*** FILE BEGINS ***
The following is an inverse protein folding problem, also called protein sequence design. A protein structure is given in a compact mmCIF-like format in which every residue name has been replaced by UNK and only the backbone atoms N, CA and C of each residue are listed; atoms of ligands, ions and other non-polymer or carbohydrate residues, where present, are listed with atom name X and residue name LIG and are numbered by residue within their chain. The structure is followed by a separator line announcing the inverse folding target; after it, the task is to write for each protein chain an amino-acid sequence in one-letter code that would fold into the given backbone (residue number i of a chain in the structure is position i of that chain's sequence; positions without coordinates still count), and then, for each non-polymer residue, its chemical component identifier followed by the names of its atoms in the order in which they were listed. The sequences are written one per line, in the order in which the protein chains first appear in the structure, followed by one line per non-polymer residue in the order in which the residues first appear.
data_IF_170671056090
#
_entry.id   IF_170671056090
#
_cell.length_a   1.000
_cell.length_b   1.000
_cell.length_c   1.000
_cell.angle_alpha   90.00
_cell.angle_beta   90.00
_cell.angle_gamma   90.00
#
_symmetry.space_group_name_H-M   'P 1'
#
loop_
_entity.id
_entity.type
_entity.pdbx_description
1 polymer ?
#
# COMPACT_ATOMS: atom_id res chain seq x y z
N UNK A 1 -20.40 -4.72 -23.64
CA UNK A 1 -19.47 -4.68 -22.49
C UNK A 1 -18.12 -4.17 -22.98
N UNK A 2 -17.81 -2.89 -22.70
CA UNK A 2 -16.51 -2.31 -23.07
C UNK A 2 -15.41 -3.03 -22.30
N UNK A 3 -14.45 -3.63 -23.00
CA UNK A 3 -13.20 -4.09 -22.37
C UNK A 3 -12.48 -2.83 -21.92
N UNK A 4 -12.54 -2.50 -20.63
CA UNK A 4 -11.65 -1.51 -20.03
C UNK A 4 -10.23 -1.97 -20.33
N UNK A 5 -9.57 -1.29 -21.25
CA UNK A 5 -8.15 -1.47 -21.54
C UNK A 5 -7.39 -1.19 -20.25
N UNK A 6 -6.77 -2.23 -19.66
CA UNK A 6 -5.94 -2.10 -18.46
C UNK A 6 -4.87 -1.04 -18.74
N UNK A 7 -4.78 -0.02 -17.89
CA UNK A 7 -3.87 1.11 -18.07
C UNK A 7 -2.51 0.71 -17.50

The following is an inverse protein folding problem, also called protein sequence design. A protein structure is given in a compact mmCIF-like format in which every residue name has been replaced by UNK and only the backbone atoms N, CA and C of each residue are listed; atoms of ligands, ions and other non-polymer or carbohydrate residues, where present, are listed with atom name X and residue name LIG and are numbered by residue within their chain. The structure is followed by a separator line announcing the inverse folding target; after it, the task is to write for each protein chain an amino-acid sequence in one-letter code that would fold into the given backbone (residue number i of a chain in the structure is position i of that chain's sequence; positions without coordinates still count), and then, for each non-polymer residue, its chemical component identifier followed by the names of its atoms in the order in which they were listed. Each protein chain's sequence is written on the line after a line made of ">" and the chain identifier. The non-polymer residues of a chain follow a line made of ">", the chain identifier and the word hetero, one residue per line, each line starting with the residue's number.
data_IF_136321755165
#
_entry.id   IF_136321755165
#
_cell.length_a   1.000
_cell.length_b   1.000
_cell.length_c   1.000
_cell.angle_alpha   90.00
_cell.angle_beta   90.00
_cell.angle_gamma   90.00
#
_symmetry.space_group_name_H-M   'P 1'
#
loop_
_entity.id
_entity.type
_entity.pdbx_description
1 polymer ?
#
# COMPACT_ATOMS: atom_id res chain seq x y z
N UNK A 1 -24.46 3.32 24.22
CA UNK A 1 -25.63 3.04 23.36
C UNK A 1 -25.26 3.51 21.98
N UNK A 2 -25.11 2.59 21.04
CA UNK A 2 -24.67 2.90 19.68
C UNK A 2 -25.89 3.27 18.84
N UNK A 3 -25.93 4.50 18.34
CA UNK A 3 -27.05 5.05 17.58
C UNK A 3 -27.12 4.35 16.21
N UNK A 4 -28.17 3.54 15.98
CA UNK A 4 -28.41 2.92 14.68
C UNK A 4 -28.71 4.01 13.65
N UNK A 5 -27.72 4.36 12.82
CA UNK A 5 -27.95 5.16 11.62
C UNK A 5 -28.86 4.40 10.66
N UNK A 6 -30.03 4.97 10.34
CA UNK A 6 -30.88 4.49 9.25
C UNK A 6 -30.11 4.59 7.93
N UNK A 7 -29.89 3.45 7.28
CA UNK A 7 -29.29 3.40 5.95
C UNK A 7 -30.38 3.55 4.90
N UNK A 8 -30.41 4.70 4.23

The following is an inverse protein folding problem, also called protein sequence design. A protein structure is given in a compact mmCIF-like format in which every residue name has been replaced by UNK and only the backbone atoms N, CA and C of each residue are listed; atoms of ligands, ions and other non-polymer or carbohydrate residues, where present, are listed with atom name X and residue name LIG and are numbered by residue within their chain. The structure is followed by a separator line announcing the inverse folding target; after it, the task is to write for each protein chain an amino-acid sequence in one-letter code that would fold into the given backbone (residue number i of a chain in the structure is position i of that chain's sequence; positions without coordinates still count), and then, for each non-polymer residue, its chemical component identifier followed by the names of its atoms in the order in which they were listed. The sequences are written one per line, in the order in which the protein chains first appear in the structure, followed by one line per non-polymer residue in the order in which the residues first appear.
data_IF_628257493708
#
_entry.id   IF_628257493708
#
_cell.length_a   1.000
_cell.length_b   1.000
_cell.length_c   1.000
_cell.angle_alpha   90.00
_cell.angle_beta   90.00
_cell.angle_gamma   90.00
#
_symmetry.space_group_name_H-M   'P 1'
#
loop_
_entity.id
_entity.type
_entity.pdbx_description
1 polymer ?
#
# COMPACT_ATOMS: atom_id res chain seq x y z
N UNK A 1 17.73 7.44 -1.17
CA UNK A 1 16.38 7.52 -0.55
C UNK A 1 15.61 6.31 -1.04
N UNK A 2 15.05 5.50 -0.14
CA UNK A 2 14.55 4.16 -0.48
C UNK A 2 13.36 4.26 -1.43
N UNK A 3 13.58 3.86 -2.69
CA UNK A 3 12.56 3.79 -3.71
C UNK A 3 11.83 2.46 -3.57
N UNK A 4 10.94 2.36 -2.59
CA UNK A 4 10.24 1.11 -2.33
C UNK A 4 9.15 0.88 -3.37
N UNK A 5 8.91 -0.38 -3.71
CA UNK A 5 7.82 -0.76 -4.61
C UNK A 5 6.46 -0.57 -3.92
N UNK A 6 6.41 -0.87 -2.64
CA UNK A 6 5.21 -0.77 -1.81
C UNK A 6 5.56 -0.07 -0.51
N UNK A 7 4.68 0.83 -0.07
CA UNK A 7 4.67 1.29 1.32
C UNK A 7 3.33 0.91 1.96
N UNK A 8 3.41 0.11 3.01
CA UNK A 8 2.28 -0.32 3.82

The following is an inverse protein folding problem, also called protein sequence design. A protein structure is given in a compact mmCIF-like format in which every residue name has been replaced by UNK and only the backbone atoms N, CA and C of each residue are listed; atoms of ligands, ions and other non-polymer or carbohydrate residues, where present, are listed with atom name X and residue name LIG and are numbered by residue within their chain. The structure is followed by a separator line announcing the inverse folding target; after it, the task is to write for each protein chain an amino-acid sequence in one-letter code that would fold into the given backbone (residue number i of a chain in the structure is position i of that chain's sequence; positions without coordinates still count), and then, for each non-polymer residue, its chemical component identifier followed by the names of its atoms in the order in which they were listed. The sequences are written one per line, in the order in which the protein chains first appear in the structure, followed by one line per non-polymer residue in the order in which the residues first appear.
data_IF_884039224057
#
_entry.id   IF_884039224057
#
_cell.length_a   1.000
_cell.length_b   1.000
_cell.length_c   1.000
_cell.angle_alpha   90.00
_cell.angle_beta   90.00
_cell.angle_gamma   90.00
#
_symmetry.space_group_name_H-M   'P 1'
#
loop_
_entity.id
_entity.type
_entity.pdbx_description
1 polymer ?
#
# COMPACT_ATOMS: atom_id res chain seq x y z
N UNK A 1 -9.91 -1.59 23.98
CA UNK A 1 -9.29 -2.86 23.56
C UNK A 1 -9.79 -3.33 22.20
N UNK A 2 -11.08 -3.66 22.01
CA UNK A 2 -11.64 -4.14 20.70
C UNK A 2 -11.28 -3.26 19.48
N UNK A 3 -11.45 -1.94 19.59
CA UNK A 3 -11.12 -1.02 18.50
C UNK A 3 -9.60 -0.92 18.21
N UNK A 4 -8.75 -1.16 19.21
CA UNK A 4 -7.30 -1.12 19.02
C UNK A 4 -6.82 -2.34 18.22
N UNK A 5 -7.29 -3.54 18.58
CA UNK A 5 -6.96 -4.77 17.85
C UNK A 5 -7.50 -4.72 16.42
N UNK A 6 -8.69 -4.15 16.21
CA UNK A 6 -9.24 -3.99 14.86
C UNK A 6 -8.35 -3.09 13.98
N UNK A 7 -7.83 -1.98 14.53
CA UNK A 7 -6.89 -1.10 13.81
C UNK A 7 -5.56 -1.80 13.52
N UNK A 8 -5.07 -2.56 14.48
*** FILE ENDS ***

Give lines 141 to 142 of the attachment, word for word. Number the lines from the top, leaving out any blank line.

#
_symmetry.space_group_name_H-M   'P 1'